He was to be buried in Fair View Cemetery, in what is called the “Lot for the City Poor.” The Commonwealth of Massachusetts covers the cost for burial services for the poor in what is their final resting place, adding further insult to injury as they are assured of being forgotten — there is no accommodation to place a stone on their graves. There’s just a number placed on the ground with a name on a corresponding list in the office.
Despite this, one of the members of Hearth’s Board of Directors managed a funeral home. She helped us make arrangements for a small graveside service. There were some restrictions at the cemetery. “The state agency that oversees these burials,” she explained, “has a regulation that prevents the public from going to the actual gravesite itself. But, like you, I don’t want to let Bob’s passing go unnoticed. I’ve been able to make arrangements for some of us to go and offer a short graveside remembrance at the cemetery. It will be near the place where he’ll be buried. I’ll talk with your pastor about the details. We can do this on the 19th. Why don’t you plan to call the office next week for final details and to get directions?”
The day before the graveside service when I called to confirm the arrangements, I found the staff hadn’t been told that we were coming.
“You can’t go there, they don’t let the public go. You’re not allowed to go,” insisted the office attendant on the other end of the phone.
My heart sank when I thought there would be no opportunity to say goodbye. I started, “But I spoke with the funeral director last week and the arrangements have been made and...”
“No you can’t go, it’s a rule and the public can’t go,” came the voice more insistently.
On the verge of tears, I asked, “OK, listen, would you please let me speak directly to the director?”
“Yeah, wait a minute,” was the surly response, “she’s here in her office.”
Relieved to hear the director’s voice, I began, “I’m a bit puzzled. I must have asked the wrong person in your office about the arrangements for tomorrow. They said I couldn’t go, that the public isn’t allowed to go.”
Reassuringly she said, “Please don’t worry, Christina, everything is still all set. I probably hadn’t spoken to enough people about it and my staff didn’t have all the information about this special case. As I told you we can’t go to the actual gravesite where he will be buried, but we can have our service in the cemetery near there; that’s what’s been arranged.”
There were no dignitaries there in the cemetery the next morning, save for the ridge of distinguished evergreens keeping watch on the rise in the distance. A simple, stark, roughly constructed plywood box rested in front of us on the grass. The word “TOP” was written with a black marker on one end with an arrow pointing toward that word. As we stood together on the grounds of Fair View Cemetery in Hyde Park under an azure August sky, the morning mist filtered through an opening in the trees where we could see the Blue Hills dressed in summer’s finery. A red-tailed hawk — a fellow mourner — circled in the sky above.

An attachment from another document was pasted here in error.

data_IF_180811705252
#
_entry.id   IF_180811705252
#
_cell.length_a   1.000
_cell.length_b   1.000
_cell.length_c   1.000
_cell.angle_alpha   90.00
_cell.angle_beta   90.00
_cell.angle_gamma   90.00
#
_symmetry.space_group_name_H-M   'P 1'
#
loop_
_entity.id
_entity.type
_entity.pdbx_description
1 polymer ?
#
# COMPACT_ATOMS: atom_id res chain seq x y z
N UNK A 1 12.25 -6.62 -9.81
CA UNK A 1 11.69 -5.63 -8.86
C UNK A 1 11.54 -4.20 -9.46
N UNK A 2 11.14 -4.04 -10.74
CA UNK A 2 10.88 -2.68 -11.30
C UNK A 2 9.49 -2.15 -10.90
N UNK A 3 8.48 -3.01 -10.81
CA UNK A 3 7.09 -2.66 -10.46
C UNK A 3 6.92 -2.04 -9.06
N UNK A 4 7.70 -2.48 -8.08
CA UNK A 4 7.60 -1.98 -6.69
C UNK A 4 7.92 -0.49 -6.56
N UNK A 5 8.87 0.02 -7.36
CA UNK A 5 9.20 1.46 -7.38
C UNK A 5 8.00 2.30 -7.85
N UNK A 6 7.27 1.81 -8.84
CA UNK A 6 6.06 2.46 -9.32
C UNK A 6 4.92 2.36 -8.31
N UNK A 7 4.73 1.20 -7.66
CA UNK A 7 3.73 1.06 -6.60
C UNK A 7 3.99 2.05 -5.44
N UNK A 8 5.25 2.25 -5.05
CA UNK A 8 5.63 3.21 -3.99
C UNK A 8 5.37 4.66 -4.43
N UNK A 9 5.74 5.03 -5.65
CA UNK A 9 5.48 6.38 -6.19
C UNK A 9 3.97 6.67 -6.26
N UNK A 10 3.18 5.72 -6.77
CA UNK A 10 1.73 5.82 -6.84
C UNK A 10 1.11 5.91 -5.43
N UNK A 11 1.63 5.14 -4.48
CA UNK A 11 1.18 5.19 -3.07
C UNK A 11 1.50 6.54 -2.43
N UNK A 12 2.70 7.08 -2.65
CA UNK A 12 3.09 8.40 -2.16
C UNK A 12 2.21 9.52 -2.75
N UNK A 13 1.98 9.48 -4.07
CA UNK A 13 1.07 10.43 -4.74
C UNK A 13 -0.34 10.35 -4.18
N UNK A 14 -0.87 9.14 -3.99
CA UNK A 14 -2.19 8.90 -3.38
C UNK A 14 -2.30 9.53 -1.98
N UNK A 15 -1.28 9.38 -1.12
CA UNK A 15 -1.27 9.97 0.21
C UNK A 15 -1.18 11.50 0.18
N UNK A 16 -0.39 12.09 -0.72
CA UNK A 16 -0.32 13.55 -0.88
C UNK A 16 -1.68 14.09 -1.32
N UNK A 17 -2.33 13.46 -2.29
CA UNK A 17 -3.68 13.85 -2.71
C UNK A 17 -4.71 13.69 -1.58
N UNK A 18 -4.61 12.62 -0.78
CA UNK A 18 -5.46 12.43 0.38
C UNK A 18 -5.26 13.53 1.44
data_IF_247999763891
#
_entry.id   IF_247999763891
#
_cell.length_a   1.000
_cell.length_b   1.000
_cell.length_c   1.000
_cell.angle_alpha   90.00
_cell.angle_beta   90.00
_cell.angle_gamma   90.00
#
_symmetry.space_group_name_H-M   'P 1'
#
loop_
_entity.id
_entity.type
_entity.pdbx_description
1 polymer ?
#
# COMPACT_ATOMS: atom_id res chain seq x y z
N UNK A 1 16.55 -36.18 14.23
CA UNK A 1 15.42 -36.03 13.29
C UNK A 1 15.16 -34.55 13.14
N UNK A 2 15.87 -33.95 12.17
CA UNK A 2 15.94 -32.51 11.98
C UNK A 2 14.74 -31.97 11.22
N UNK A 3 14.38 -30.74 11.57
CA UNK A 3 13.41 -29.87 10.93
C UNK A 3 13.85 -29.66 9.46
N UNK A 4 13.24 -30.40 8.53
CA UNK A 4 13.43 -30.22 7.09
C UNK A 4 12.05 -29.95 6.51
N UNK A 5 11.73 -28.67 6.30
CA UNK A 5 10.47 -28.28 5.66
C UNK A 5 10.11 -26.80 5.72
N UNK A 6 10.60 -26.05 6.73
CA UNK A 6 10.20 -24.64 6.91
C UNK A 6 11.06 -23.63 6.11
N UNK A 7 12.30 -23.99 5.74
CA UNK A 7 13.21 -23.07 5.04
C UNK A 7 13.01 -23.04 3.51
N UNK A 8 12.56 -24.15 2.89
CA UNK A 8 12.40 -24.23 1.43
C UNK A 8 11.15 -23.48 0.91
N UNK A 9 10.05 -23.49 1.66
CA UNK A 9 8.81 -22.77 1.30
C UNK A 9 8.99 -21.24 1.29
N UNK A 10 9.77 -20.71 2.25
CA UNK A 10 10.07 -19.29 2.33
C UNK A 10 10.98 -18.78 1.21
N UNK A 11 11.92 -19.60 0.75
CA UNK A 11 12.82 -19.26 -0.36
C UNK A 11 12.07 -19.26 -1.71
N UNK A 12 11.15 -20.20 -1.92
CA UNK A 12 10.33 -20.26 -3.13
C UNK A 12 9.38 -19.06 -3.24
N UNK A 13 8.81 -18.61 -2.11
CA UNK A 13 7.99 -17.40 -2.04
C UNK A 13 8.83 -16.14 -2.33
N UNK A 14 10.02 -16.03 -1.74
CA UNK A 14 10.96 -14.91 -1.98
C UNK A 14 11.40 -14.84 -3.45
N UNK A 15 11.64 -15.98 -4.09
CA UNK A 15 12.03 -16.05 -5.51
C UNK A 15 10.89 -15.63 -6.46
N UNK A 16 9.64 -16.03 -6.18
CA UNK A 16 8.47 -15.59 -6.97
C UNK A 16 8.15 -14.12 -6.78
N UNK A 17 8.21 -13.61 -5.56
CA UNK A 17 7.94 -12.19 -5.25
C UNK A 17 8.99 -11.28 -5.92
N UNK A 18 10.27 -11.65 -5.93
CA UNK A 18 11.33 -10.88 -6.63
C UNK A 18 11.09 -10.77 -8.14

As the temperature rose steadily toward 90 degrees, a handful of us shared memories of a friend who not two weeks ago passed away during the night at the age of 59. The only comfort was that for close to two years at the end of his life he was housed and cared for in Hearth’s Ruggles House assisted living center.
While we couldn’t mark Bob’s grave in the cemetery where he was buried, I learned that (not coincidentally) someone from my home church had donated a marker in our church’s memorial garden for “anyone who needed it.” In the fall during a brief outdoor service of remembrance, an engraved stone — Robert G. “Bob” Wright 1949-2009 — was placed in the memorial garden right near Sue’s marker while church friends and members gathered around.
The day after the burial service the memorial service was held in the Park Street Church visitors’ center. Jonathan and I thought there would either be just two of us or the place would be packed. Well, packed it was. Friends, who came to know Bob as they walked to work each weekday morning, as well as church-goers who had befriended, and who had been befriended by Bob Wright packed the Visitor Center at Park Street Church for the service that lasted for over an hour. Bob’s obituary took up one-third of a page in the August 16th Sunday Boston Globe Metro section along with two other distinguished Bostonians:
For the unenlightened who passed him by each work day on the corner of Park and Tremont Streets in Boston, he was invisible; he was just another guy looking for a handout, living among society’s forgotten. But, to those lives he touched with his kindness and hard-earned wisdom, he left an unforgettable legacy, not the least of which included his admonition: “SMILE: It’s the Law!” He is remembered.